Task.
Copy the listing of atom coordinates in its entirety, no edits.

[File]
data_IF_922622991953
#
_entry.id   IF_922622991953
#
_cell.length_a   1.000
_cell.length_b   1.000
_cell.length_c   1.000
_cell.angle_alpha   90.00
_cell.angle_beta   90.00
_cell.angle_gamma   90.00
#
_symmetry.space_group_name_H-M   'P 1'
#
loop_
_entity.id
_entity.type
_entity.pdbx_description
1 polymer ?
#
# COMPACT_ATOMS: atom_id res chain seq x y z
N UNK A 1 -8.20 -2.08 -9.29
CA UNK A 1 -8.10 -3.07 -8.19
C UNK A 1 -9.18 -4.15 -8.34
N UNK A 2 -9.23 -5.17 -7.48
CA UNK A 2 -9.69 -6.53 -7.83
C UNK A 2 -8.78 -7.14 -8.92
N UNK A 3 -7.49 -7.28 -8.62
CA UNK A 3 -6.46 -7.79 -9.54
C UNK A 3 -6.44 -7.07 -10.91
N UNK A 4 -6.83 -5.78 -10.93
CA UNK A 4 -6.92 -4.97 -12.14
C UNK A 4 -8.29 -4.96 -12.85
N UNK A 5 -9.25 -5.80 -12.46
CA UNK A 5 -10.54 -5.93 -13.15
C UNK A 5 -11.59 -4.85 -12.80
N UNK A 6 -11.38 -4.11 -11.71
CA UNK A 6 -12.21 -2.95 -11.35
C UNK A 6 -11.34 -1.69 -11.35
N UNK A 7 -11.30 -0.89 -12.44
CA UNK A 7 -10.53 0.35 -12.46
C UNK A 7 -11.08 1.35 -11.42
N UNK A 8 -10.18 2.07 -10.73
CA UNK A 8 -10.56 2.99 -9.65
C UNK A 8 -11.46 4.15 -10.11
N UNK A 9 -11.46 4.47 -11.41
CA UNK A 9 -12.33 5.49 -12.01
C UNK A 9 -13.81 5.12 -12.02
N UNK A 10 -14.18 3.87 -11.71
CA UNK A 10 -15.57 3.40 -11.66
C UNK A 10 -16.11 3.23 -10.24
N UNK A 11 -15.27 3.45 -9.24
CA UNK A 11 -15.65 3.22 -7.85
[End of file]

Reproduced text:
data_IF_922622991953
#
_entry.id   IF_922622991953
#
_cell.length_a   1.000
_cell.length_b   1.000
_cell.length_c   1.000
_cell.angle_alpha   90.00
_cell.angle_beta   90.00
_cell.angle_gamma   90.00
#
_symmetry.space_group_name_H-M   'P 1'
#
loop_
_entity.id
_entity.type
_entity.pdbx_description
1 polymer ?
#
# COMPACT_ATOMS: atom_id res chain seq x y z
N UNK A 1 -8.20 -2.08 -9.29
CA UNK A 1 -8.10 -3.07 -8.19
C UNK A 1 -9.18 -4.15 -8.34
N UNK A 2 -9.23 -5.17 -7.48
CA UNK A 2 -9.69 -6.53 -7.83
C UNK A 2 -8.78 -7.14 -8.92
N UNK A 3 -7.49 -7.28 -8.62
CA UNK A 3 -6.46 -7.79 -9.54
C UNK A 3 -6.44 -7.07 -10.91
N UNK A 4 -6.83 -5.78 -10.93
CA UNK A 4 -6.92 -4.97 -12.14
C UNK A 4 -8.29 -4.96 -12.85
N UNK A 5 -9.25 -5.80 -12.46
CA UNK A 5 -10.54 -5.93 -13.15
C UNK A 5 -11.59 -4.85 -12.80
N UNK A 6 -11.38 -4.11 -11.71
CA UNK A 6 -12.21 -2.95 -11.35
C UNK A 6 -11.34 -1.69 -11.35
N UNK A 7 -11.30 -0.89 -12.44
CA UNK A 7 -10.53 0.35 -12.46
C UNK A 7 -11.08 1.35 -11.42
N UNK A 8 -10.18 2.07 -10.73
CA UNK A 8 -10.56 2.99 -9.65
C UNK A 8 -11.46 4.15 -10.11
N UNK A 9 -11.46 4.47 -11.41
CA UNK A 9 -12.33 5.49 -12.01
C UNK A 9 -13.81 5.12 -12.02
N UNK A 10 -14.18 3.87 -11.71
CA UNK A 10 -15.57 3.40 -11.66
C UNK A 10 -16.11 3.23 -10.24
N UNK A 11 -15.27 3.45 -9.24
CA UNK A 11 -15.65 3.22 -7.85